André Masson. Tauromachie. 1937. The Baltimore Museum of Art: The Cone Collection, formed by Dr. Claribel Cone and Miss Etta Cone of Baltimore, Maryland, BMA 1950.349. © Artists Rights Society (ARS), New York / ADAGP, Paris

Masson’s intensely colored painting on a similar subject, Tauromachie, includes a ferocious bull and the mirrored figures of the matador, one below on the ground in agony and the other above, possibly dreaming of his death. Masson fought for France in WWI and was severely injured; later, living for several years in Spain (a result of his close friendship with Miro), he created many works on the topic of the bullfight. This painting, produced after his exit from Spain due to the civil war there, symbolizes violence, terror, and devastation and was likely influenced by Picasso’s Guernica. Masson lived for several years in Nazi occupied France, eventually escaping to the U.S. in 1941, along with his wife and two children. Political and social upheaval result in refugees.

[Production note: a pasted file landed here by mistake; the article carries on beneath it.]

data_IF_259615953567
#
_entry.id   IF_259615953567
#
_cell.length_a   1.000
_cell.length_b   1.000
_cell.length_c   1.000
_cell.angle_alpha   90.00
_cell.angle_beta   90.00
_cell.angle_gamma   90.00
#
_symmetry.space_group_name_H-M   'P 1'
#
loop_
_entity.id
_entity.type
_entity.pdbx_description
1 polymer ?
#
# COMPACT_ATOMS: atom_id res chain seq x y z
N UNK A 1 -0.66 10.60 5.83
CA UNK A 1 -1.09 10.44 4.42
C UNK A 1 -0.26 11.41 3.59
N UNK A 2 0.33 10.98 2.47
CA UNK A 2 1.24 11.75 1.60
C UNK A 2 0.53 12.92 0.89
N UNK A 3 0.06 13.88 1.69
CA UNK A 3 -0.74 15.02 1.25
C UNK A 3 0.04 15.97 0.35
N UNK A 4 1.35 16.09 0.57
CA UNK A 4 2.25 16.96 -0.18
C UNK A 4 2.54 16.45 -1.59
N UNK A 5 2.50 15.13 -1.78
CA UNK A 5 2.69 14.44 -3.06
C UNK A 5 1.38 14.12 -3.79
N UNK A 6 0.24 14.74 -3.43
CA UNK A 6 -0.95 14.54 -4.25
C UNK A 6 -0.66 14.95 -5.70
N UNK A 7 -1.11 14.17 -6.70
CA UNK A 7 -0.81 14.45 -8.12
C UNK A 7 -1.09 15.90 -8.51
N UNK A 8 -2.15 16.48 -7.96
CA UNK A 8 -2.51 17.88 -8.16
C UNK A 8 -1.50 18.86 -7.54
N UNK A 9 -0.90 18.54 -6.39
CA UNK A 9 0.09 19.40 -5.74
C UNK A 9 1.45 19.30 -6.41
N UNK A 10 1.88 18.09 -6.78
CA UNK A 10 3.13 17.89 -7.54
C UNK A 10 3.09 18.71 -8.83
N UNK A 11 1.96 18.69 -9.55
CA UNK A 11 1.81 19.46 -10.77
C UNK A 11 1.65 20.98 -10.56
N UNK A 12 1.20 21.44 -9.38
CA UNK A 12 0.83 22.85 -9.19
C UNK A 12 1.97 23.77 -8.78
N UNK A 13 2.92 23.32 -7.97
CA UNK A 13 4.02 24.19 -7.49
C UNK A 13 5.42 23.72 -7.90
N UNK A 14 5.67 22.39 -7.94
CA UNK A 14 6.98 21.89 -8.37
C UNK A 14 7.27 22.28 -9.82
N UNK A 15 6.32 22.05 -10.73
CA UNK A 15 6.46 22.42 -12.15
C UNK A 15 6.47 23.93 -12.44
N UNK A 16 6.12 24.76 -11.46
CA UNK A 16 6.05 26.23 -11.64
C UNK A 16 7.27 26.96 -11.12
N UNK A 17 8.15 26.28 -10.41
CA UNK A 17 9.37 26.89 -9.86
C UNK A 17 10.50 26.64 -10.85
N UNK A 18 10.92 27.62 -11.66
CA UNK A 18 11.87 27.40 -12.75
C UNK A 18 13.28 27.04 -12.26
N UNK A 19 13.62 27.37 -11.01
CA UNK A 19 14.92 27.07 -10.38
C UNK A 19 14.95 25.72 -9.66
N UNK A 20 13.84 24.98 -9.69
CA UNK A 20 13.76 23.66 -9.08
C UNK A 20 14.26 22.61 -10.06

One of the most well-known images in the show is Dali’s Soft Construction with Boiled Beans (Premonition of Civil War), familiar to visitors of the Philadelphia Museum of Art. It was followed a year later by his Invention of the Monsters, (Art Institute of Chicago). According to Curator Tostmann, as Fascism grew, images of monsters by the Surrealist artists multiplied. Dali, in writing to the AIC in 1943 commented, “According to Nostradamus the apparition of monsters presages the outbreak of war.”* The meticulously depicted twisted and tortured body is monstrous and a comment on the horrific civil war in Dali’s native Spain.